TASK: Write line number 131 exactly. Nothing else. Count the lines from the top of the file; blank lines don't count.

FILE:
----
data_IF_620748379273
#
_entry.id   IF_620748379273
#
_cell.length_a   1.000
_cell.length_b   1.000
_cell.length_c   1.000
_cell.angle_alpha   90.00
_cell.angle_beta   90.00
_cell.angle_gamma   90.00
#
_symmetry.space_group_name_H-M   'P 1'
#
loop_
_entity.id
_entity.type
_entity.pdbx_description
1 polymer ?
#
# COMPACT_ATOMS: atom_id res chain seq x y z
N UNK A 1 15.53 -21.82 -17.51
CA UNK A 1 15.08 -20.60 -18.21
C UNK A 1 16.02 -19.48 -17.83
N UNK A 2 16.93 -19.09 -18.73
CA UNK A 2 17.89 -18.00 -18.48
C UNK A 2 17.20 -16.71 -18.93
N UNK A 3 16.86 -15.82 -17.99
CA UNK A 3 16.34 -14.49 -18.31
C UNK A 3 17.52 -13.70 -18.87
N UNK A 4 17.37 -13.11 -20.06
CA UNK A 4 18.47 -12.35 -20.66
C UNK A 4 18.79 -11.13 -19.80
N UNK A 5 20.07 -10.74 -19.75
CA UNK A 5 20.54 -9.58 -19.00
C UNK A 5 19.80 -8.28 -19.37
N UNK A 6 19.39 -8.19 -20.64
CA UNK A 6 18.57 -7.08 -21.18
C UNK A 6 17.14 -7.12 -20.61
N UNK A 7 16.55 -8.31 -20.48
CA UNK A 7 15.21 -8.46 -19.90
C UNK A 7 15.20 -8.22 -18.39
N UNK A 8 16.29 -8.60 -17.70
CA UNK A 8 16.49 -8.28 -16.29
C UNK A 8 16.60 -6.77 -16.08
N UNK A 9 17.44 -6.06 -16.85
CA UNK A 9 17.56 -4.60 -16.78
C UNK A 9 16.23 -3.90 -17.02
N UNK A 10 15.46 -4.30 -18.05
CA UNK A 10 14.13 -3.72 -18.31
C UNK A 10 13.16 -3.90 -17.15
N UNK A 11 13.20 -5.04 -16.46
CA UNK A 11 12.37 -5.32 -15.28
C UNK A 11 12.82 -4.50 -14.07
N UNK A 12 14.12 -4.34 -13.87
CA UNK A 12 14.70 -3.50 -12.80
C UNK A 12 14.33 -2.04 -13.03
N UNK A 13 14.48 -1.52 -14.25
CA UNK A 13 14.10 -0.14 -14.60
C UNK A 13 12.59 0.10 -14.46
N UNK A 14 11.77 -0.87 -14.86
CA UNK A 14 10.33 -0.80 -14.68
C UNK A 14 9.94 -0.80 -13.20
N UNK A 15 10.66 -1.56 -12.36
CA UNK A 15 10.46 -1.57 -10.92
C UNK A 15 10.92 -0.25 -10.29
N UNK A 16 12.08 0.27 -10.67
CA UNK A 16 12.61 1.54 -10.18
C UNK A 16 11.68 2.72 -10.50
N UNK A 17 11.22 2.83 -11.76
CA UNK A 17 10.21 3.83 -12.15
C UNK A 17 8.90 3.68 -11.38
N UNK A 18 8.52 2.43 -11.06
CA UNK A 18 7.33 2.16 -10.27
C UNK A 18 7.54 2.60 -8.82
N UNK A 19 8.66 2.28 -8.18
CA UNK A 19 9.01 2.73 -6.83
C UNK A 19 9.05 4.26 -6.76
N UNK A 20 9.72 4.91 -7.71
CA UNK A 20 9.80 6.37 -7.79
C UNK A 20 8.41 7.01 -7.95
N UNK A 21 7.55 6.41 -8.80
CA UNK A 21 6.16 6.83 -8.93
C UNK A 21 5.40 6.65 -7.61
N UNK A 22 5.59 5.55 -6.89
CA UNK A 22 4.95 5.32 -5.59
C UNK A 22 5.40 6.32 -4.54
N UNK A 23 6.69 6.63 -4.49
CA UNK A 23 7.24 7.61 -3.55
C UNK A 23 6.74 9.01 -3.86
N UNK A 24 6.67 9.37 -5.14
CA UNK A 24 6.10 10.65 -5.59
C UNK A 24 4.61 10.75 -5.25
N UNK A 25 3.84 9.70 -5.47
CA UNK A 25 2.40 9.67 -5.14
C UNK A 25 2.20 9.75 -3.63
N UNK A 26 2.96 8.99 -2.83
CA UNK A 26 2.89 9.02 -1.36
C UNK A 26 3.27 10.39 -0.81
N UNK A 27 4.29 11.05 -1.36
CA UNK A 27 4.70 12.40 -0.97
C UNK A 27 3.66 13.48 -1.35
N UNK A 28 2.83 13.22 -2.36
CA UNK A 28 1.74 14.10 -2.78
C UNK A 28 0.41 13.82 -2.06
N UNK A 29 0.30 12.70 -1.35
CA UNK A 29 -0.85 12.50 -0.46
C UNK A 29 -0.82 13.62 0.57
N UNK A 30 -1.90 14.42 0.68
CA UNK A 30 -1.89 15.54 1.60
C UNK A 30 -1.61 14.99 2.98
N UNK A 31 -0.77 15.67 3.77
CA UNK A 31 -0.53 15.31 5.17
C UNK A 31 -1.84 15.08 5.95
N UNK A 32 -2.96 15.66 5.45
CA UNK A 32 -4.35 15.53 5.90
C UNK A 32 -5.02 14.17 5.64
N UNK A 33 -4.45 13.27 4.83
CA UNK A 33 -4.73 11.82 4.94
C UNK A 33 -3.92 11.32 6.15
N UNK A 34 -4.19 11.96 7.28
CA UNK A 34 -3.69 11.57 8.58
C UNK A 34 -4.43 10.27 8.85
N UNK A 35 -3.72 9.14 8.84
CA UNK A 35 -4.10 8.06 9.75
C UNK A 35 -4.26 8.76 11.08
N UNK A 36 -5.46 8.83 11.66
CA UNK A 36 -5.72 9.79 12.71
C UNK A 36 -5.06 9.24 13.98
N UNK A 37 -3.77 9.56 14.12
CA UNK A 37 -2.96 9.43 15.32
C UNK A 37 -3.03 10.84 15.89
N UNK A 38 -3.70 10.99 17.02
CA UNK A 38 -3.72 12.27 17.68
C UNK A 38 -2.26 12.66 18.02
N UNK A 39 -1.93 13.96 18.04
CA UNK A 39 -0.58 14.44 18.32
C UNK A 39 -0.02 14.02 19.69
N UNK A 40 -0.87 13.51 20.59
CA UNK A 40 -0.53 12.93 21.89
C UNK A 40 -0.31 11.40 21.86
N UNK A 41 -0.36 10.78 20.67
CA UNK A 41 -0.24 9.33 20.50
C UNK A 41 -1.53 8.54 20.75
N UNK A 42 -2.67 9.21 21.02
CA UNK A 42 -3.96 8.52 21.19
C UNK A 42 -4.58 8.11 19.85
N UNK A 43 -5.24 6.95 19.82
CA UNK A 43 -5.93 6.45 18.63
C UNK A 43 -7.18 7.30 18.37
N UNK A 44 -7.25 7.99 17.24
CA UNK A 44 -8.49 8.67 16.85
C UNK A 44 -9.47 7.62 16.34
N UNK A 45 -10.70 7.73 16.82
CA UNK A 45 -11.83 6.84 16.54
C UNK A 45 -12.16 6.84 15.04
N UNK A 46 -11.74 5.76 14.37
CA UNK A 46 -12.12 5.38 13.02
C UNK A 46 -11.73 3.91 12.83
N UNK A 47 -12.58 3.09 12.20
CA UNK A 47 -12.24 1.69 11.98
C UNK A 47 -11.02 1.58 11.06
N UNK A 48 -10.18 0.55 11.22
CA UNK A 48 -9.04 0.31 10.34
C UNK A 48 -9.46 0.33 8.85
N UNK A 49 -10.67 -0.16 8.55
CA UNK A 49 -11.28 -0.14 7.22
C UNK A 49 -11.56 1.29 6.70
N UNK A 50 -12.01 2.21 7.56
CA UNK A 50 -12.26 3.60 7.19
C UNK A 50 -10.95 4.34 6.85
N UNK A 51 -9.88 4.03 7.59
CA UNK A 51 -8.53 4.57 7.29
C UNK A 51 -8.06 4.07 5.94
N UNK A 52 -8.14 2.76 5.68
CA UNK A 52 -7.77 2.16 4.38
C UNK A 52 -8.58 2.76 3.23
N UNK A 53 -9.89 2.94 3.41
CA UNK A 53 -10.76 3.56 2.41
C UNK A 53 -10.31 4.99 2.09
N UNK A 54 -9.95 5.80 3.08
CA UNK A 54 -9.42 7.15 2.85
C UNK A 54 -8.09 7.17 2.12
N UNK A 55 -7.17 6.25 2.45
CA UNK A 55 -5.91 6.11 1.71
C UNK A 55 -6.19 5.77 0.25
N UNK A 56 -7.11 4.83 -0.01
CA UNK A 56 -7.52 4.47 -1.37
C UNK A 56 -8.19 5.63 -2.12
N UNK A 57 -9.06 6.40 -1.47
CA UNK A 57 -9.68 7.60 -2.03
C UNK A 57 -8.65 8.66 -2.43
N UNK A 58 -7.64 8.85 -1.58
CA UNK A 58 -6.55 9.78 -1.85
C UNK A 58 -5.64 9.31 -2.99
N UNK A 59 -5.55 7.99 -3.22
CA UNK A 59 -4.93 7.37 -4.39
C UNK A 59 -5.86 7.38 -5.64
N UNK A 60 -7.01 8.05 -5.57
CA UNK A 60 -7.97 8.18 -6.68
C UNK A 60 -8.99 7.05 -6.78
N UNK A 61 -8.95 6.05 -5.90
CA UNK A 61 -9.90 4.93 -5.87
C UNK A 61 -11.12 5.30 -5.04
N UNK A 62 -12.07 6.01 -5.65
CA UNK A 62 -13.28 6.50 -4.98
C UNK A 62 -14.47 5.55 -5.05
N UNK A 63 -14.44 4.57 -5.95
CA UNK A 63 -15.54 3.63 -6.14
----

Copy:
C UNK A 37 -3.03 10.84 15.89